The study included all kinds of tree nuts, such as hazel nuts and walnuts, and also peanuts -- which are actually legumes. The results were in general similar whether total nut intake, tree nuts or peanuts were analysed. What makes nuts so potentially beneficial, said Aune, is their nutritional value: "Nuts and peanuts are high in fibre, magnesium, and polyunsaturated fats -- nutrients that are beneficial for cutting cardiovascular disease risk and which can reduce cholesterol levels. "Some nuts, particularly walnuts and pecan nuts are also high in antioxidants, which can fight oxidative stress and possibly reduce cancer risk. Even though nuts are quite high in fat, they are also high in fibre and protein, and there is some evidence that suggests nuts might actually reduce your risk of obesity over time."

The study also found that if people consumed on average more than 20g of nuts per day, there was little evidence of further improvement in health outcomes. [ORIGINAL STUDY]

  It turns out that scurvy and vitamin C deficiency is still around these days. Scurvy is a disease resulting from a lack of vitamin C. Most animals can synthesize vitamin C, but not humans. We must eat foods containing vitamin C to get the vitamin. Vitamin C deficiency results in defective formation of collagen and connective tissues (in our bones, skin, tendons, muscles), and symptoms may include weakness, feeling tired, curly hair, sore arms and legs, bruising, bleeding gums, and impaired wound healing.

A recent small Australian study looked at diabetic persons with chronic foot wounds (foot ulcers that didn't heal after several months). Their vitamin C levels were tested and if found to be low, then they were given vitamin C supplements of 500 or 1000 mg daily, and the result was that within 2 to 3 weeks the wounds were healed. The one person with a zinc deficiency was given 50 mg daily of zinc supplement and that wound also promptly healed.

Treatment of scurvy is by taking vitamin C supplements (the Mayo Clinic recommends taking 400 to 1000 milligrams of vitamin C  daily for one week). Vitamin C deficiency can be easily prevented by a diet that includes fruits and vegetables. The recommended daily intake for adult women is 75 milligrams and for adult men it is 90 milligrams, which can be easily met by eating fruits and vegetables, especially if they are fresh (uncooked). Good sources of vitamin C include: oranges, lemons, kiwi fruit, black currants, papaya, guava, pineapple, mango, strawberries, and vegetables such as bell peppers (red, yellow, green), tomatoes, potatoes, kale, brussels sprouts, and broccoli. It is possible to be vitamin C deficient even if the person is of normal weight or overweight - it all comes down to the diet and whether fruits and vegetables are eaten. Bottom line: Eat some daily! From Medical Xpress:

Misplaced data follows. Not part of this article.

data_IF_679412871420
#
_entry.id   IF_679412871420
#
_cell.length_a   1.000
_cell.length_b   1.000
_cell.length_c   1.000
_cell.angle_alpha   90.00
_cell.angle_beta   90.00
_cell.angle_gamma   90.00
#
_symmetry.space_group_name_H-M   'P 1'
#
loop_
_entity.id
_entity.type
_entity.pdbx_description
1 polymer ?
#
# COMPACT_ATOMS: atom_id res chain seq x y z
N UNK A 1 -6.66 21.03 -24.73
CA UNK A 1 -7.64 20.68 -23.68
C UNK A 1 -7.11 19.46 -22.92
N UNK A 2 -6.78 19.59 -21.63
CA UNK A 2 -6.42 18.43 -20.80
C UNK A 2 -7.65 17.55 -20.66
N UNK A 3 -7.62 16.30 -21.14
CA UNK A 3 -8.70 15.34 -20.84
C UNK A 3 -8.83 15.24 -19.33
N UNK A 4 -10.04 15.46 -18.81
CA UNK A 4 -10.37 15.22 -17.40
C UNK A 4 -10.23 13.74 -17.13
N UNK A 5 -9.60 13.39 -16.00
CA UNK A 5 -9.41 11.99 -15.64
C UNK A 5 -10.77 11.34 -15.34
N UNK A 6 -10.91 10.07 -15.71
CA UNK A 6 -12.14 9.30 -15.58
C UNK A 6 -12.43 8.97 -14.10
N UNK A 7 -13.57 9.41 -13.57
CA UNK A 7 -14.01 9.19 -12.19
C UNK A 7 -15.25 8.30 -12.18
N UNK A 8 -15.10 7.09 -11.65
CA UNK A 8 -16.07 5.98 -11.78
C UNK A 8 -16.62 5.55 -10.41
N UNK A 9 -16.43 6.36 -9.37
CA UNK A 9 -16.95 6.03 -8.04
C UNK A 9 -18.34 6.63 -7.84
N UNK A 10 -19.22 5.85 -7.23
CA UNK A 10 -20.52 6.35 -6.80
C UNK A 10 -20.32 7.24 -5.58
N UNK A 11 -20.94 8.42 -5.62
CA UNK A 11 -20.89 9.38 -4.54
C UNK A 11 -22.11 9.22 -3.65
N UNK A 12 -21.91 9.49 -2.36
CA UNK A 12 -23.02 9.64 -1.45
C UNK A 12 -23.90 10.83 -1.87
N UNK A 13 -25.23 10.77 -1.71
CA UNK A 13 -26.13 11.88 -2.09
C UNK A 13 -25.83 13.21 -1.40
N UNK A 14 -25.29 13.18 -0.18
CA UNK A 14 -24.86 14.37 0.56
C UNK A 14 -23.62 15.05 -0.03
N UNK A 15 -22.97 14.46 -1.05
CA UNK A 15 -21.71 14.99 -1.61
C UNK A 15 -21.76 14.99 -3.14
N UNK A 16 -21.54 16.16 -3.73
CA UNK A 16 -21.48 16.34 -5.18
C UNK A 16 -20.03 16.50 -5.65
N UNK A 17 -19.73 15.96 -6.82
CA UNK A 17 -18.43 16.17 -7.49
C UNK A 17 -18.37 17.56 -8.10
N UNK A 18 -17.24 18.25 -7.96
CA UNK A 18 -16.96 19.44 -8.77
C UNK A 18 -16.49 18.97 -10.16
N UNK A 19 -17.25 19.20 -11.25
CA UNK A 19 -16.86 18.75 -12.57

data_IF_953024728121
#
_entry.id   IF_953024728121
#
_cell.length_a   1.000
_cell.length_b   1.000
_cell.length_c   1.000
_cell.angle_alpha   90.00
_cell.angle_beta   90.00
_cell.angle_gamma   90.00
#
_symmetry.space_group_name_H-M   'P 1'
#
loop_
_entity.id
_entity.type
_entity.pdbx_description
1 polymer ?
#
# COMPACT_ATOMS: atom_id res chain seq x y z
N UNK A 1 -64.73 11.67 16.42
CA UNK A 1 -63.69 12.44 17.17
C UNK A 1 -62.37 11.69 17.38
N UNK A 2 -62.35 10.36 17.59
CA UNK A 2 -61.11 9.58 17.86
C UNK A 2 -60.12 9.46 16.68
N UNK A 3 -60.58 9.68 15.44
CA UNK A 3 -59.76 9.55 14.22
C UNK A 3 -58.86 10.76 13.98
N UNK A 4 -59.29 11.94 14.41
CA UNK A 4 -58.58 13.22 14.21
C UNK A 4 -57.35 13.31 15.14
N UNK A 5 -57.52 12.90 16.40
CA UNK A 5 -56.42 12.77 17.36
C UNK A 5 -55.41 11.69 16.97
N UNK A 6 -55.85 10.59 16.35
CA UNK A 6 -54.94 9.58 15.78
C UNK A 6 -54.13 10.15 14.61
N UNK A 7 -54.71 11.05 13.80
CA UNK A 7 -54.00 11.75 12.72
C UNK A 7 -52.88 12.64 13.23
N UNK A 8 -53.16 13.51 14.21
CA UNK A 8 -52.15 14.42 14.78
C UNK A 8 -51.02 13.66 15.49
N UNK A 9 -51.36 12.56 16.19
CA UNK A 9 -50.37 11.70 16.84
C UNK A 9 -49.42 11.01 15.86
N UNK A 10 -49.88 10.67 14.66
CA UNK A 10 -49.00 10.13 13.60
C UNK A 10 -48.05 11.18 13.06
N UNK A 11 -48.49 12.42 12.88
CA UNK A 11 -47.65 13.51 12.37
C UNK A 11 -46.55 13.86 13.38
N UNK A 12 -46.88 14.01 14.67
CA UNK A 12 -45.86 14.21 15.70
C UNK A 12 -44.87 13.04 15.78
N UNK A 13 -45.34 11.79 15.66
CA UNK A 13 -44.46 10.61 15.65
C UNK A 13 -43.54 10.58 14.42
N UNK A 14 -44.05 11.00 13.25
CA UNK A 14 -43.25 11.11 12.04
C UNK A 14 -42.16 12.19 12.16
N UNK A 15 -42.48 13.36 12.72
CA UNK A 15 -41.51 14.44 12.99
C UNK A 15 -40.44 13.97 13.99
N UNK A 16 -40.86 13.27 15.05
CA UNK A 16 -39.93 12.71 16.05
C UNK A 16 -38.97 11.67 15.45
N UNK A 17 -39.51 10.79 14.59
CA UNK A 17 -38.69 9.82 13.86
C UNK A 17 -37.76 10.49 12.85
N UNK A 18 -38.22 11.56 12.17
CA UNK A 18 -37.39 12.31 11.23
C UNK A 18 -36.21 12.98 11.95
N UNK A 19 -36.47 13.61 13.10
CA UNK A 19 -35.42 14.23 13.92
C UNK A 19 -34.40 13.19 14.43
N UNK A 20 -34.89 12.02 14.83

Poor diet sees scurvy reappear in Australia

Scurvy, a disease historically associated with old-world sailors on long voyages, is making a surprise comeback in Australia, with health officials Tuesday revealing a rare spate of cases. Caused by vitamin C deficiency, the condition used to be a common—and often fatal—curse among seafarers who went months without fresh fruit and vegetables.

Once barely heard of in developed countries, reports suggest the problem is also on the rise in Britain, while a medical journal this year detailed the case of a baby developing scurvy in Spain. Jenny Gunton, who heads the Centre for Diabetes, Obesity and Endocrinology research at the Westmead Institute in Sydney, said scurvy had reappeared in Australia because of poor dietary habits. She discovered the disease after wounds on several of her patients failed to heal. "When I asked about their diet, one person was eating little or no fresh fruit and vegetables, but the rest ate fair amounts of vegetables; they were simply over-cooking them, which destroys the vitamin C,"....The scurvy diagnosis for 12 patients was made based on blood tests and symptoms, with all cured by a simple course of vitamin C.